There was little difference among Tennessee slave owners concerning
religion and family life of their slaves. They believed that religion and
religious instruction was incompatible with slavery and their family life incompatible
with their status as slaves, or personal property.
Methodism was the first Protestant denomination to make an impact on the religious
life of Tennessee slaves. At first it was bold and outspoken in opposition
to slavery, then cautious and conservative and finally, enthusiastic in support
of slavery. (Methodism and Slavery)
On those few plantations where slaves took part in religious services, it usually
consisted of allowing a white man to preach to them, as seen in this early painting.(Paintings
Depicting Slaves in Religious Service) His words to slaves generally
consisted of such admonitions as "obey the master," "don't steal," and "be good."
This pattern was followed when slaves attended revivals during the period.(Images
depicting revivals and slaves).
While some owners might show interest in their slaves religious life, most actively
discouraged such expressions believing it to be full of emotionalism, as depicted
in this drawing.(Drawing of slaves in worship) One former slave recalled
that during slavery "the white folks didn't want blacks to sing and pray - but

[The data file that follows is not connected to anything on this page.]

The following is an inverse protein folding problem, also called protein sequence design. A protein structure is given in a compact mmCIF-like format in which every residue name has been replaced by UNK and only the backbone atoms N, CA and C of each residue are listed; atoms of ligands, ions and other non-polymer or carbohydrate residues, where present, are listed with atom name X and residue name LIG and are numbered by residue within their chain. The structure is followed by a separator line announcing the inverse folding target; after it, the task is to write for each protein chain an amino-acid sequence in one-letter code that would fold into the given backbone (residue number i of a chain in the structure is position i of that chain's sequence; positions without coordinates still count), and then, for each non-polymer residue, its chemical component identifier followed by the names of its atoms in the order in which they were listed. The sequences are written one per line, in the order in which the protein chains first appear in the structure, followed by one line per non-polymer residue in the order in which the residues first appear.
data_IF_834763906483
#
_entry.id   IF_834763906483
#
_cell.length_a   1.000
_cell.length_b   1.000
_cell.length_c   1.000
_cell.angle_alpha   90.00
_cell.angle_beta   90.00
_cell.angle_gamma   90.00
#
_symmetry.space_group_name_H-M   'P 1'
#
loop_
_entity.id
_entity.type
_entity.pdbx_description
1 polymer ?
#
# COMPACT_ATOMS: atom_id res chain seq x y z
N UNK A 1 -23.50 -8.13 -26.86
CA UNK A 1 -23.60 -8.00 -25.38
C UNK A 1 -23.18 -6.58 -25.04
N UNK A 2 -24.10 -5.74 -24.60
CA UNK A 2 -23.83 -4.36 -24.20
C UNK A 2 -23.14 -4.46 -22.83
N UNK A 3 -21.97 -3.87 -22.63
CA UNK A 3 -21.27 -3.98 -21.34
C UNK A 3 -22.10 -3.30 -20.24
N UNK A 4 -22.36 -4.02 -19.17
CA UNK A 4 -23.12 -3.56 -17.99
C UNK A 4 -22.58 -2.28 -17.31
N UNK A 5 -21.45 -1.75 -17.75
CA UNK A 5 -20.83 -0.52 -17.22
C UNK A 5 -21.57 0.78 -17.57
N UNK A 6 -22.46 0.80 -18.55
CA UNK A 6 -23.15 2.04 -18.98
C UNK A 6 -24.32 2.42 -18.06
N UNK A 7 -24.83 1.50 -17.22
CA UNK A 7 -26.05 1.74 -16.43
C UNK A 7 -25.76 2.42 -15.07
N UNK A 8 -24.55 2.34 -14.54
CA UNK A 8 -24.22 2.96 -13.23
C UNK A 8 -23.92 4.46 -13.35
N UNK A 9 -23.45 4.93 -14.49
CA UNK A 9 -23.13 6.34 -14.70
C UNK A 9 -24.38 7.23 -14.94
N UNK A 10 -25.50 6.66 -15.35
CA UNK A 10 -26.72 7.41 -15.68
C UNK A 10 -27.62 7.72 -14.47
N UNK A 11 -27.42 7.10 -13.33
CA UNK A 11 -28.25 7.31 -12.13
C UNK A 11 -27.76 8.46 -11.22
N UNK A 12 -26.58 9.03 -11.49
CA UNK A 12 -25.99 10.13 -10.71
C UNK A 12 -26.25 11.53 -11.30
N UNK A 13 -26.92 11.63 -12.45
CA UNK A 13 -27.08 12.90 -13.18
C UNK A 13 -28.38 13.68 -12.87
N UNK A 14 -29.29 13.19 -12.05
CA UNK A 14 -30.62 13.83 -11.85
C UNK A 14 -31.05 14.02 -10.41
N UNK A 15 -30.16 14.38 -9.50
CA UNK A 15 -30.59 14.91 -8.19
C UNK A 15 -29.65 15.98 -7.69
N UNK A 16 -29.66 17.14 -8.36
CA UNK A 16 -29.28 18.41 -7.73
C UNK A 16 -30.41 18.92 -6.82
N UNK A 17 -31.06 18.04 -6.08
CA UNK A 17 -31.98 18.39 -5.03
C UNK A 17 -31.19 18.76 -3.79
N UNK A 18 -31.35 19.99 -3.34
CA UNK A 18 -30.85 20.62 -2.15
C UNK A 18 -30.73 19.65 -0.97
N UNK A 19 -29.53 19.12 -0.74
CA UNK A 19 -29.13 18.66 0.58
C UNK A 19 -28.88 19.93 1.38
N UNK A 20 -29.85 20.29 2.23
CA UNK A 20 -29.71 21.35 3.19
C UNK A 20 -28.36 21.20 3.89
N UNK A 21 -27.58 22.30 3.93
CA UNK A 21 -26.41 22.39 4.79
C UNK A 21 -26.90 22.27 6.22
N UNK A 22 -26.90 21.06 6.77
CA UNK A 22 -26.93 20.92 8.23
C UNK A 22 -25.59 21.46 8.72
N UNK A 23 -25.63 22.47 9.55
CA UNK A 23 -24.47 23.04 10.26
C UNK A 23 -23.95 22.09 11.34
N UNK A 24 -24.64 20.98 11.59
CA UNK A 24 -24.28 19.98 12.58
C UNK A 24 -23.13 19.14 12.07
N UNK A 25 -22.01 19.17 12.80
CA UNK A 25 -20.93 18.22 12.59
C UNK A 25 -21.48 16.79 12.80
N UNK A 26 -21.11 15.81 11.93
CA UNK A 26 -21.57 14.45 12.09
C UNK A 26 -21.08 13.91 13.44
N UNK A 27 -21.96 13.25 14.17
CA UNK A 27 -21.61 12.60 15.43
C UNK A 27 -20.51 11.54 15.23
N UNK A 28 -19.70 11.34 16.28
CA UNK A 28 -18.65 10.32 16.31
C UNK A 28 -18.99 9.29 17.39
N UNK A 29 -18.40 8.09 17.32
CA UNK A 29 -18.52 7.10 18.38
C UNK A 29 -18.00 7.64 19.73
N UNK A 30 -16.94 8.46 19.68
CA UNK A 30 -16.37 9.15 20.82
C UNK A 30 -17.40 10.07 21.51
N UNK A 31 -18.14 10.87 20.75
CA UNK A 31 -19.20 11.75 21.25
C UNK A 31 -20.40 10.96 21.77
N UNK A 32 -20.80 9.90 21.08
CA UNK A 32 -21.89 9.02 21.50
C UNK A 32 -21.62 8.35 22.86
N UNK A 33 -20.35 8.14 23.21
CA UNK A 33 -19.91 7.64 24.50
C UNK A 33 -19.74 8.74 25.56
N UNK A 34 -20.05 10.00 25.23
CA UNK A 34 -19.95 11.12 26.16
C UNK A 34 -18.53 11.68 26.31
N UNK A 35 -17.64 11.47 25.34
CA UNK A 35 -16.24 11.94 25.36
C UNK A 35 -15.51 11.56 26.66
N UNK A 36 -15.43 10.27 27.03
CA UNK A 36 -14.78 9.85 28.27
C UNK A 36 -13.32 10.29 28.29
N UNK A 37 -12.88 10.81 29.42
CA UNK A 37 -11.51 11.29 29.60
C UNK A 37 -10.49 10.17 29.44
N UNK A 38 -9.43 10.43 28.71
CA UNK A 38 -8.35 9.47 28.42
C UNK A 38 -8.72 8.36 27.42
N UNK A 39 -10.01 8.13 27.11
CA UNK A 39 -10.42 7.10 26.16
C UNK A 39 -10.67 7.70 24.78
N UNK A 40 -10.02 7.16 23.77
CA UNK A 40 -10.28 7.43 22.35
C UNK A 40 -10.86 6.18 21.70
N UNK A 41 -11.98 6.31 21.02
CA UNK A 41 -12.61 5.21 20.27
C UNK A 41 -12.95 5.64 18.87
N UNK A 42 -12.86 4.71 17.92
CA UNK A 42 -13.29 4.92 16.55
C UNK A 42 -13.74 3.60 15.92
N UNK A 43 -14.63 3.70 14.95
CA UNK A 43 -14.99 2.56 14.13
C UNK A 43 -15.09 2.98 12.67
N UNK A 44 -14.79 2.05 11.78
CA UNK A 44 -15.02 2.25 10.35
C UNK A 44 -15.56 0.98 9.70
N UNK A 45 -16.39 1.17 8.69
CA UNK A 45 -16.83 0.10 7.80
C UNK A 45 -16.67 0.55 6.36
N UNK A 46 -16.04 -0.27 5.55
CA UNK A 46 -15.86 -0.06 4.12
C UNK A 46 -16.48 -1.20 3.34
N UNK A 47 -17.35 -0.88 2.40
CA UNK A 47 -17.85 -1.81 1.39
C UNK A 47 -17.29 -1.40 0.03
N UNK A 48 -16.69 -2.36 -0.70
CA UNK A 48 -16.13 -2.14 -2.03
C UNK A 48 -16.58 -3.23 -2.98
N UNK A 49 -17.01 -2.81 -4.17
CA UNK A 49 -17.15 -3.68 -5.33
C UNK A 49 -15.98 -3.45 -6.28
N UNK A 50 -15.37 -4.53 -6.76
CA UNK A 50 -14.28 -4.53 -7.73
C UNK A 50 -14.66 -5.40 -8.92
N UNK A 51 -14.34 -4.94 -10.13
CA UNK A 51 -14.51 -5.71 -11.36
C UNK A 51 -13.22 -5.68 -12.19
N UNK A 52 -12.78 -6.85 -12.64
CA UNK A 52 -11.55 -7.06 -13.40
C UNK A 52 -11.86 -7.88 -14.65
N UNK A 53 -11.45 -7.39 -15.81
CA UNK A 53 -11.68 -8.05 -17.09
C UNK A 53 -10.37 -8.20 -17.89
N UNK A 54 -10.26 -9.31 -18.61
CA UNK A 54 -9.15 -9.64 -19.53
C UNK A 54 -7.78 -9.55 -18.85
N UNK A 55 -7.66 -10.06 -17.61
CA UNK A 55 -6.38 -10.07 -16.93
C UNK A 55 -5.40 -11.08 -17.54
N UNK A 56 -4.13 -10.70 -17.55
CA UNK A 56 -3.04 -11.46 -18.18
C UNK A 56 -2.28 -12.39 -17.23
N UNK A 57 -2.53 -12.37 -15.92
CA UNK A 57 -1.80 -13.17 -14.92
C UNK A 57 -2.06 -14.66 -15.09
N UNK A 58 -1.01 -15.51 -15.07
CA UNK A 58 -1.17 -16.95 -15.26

they did anyway," while another said that when permission was given by masters
for their slaves to attend church away from the plantation, these meetings were
always attended by guards or "petty-rollers,"(Images of pattyrollers) checking
to make sure that all had permission to be off the plantation.
Slave holders did not recognize marriage and family life among their slaves.
This old slave couple,(Slave couple) was property. As property the
slave could not become a part of any legal arrangement that violated the property
rights of their owners. Owners performed the function of the state in sanctioning
alliances between slaves on their plantations.
Nevertheless, slaves recognized marriage and followed all of the rituals involved
in the ceremony. They usually consecrated the ceremony with a ritual called
"jumping the broom stick," as depicted in this scene of the (Jumping the broom
stick for marriage) marriage of Harriett Tubman before her escape to
freedom. (End, Part VI) Buying and Selling Slaves